Saturday, December 05, 2020

Idle thoughts

For the last several days my mind has continued to drift towards - gloves. Leather gloves. Fine leather gloves.

It's been decades since I owned  a pair of fine leather gloves. Back in the day fine leather gloves were what I wore. I bought them in fine stores like Saks 5th Avenue or even at the fancy glove counter in Macy's where all the goods were kept in glass cases and could only be accessed by Macy's fine sales clerks - you know the ones. Or maybe you don't if you had never shopped in Macy's New York where the sales clerks are taught how to ignore you. It's Macy's folks, not Saks 5th Avenue where one expects to be ignored if one is not wearing mink and dripping diamonds.

I have gloves in a bottom drawer with all kinds of assorted Winter wear, which I don't...wear. The gloves are a variety of one-size fits all stretchy gloves and cheap leather and knit S/M/L size gloves, probably bought at Target. 

Fine gloves come in specific sizes. If you didn't know your size the sales clerk would measure your hand - the width of your palm at its widest and from the tip of your middle finger to the base of your hand. Often only the palm width was used. Sizes started at 5 and increased by halves, my glove size was 7.5. But fine leather gloves also came in narrow, regular and wide. What I always found odd was that very, very often your glove size was equal to your shoe size. 

Gloves came in lengths - measured by buttons way back when, and as I remember, described by how far up your arm the gloves went - cuff length, bracelet length, elbow and opera length. I found a little graphic - 


There is/was a whole etiquette to gloves - really fascinating I suppose, if your mind wanders to esoteric fashion history. I would add links to various web sites that recount the history of gloves, their uses and meaning but I know you are really not all that interested. I scanned through a few and some of it is quite interesting, right up to today when it seems opera gloves are making a fashion comeback. Oh, here's a link to a very short history of gloves.

The thing is - I have no idea what prompted my thinking about gloves, or why the thoughts and images kept recurring over several days - so much so that here I am writing about it.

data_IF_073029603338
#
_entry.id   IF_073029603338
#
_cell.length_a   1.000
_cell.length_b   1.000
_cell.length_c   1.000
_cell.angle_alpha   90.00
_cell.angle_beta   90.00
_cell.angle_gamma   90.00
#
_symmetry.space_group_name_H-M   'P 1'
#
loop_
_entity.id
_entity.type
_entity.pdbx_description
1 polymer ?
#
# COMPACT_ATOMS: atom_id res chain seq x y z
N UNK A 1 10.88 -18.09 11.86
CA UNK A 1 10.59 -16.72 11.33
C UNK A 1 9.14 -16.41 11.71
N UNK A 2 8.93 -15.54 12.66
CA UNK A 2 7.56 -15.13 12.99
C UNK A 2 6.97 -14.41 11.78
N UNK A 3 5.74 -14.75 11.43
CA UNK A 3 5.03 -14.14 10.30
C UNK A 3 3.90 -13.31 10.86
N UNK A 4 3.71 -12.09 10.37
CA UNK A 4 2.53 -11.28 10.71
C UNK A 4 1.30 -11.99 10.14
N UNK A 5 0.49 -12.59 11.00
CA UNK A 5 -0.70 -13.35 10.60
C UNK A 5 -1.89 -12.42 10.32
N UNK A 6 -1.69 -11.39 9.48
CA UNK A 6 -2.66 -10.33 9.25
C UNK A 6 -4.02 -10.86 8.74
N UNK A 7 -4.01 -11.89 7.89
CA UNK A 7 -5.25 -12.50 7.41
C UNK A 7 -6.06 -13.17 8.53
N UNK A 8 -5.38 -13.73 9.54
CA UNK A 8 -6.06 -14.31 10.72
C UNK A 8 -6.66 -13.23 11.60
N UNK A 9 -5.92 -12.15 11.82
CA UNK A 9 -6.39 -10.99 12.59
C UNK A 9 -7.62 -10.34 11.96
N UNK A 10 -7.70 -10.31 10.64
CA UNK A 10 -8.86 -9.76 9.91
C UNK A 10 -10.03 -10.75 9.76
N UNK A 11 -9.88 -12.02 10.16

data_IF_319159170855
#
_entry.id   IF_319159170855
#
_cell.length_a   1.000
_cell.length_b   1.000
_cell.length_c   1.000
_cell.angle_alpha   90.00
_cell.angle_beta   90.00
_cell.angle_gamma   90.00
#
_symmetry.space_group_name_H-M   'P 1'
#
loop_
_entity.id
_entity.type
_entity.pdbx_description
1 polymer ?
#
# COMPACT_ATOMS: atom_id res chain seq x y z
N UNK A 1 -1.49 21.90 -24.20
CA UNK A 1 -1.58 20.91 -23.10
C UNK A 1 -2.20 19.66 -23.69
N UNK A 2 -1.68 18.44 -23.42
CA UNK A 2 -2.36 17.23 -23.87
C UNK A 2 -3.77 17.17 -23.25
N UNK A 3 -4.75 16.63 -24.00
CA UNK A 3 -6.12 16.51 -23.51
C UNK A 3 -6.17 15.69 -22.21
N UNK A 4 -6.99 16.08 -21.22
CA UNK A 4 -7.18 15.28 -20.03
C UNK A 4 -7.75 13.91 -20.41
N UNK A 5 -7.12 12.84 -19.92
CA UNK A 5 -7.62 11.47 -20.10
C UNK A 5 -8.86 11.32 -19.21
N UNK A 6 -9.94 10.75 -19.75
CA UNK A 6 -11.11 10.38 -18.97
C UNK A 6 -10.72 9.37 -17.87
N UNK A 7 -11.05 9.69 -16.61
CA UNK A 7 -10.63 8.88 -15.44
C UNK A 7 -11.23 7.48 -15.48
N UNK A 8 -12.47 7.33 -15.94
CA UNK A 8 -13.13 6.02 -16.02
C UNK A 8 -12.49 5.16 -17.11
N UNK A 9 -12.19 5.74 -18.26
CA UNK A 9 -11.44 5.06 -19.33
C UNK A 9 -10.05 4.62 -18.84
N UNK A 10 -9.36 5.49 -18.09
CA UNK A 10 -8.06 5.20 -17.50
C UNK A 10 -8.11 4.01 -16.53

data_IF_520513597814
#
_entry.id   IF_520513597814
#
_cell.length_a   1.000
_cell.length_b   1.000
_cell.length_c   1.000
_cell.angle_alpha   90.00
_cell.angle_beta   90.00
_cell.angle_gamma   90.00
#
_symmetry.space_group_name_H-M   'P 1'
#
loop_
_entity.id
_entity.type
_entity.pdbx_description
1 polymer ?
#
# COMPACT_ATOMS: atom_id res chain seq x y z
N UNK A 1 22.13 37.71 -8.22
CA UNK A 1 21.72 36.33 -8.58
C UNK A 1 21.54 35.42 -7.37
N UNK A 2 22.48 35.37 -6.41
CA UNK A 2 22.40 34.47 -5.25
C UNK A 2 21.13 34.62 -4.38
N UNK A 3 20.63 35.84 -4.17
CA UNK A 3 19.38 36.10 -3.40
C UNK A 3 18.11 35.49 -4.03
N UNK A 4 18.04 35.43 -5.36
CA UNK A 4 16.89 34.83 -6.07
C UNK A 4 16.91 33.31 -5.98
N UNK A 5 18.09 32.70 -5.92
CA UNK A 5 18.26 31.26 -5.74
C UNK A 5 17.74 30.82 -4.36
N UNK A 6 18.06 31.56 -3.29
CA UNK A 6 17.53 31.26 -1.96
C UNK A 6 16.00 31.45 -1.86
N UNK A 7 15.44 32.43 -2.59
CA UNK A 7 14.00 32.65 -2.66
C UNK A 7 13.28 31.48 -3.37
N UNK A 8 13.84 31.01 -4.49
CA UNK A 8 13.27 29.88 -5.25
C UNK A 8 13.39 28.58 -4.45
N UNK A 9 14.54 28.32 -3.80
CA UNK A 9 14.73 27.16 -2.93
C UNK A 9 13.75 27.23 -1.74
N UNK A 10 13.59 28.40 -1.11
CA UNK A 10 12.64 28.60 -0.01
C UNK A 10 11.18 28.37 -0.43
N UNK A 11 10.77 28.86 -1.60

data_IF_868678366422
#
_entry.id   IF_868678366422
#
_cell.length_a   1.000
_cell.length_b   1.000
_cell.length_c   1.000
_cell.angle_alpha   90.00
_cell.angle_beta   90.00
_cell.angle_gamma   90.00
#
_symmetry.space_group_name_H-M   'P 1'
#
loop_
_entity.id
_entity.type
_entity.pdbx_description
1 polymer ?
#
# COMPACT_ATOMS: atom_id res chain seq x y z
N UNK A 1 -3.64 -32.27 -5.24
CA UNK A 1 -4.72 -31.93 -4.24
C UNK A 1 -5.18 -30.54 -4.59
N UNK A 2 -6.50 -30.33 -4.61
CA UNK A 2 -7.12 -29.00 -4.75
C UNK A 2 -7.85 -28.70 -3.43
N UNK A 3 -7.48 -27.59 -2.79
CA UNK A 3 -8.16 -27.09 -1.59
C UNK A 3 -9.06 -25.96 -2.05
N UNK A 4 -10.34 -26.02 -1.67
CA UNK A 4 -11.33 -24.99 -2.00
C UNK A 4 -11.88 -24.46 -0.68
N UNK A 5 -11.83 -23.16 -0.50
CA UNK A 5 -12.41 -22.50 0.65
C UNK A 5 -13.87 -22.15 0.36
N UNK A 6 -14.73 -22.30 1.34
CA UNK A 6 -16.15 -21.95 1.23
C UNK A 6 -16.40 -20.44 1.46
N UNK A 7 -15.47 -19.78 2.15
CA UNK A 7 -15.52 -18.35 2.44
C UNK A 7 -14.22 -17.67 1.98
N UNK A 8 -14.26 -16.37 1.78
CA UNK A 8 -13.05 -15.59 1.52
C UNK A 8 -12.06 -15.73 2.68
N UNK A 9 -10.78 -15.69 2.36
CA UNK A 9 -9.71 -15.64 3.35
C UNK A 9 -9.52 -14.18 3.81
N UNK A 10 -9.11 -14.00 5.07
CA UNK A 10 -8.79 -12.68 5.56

Perhaps because I have more important things I should be thinking about, I chose to spend my mental energy remembering when gloves were a thing...

6 comments:

  1. That's a fine thing to be thinking of! Much better than some possibilities.

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  2. I wonder how many gazillion pairs fo gloves Queen Elizabeth has worn throughout her lifetime.

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    1. Yes, there are still people and places where glove etiquette is alive and well. I remember it from when I was a kid in the 1950's -

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  3. Oh how when I was a kid I loved gloves.We had white gloves for church and mine had little pleats in the top. I then got ones with small pearls. fake of course but I was 8 and I loved the. What I used to call as a kid the "fancy ones" those that went above my moms elbows for a beautiful LBD over the holidays. I would play with her gloves at her dressing table. I once went to the best store in town at the time The Boston Store and watched her buy beautiful leather clothes with a bit of fur around the wrist. When she died I tried to wear them but instead of making me happy they made me sad so they were packed away to donate to some lucky person who could use a fine pair of leather gloves. Wow thanks for that memory flash back Grace!

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    1. I don't think I had proper fine leather gloves until I was in my late teens, working and bought them myself. As a kid I had plain old white cloth gloves for going to church and other fancy occasions. But my mother had quite a collection of fine leather gloves and she kept them in individual glove boxes (unusual for her because she was what my father called "a messy bessy".) And indeed there was a pair of white opera length gloves to go with her velvet evening coat. I did love the ritual of putting on those gloves - fascinating to watch the care and precision of getting them on, up and smoothed out.

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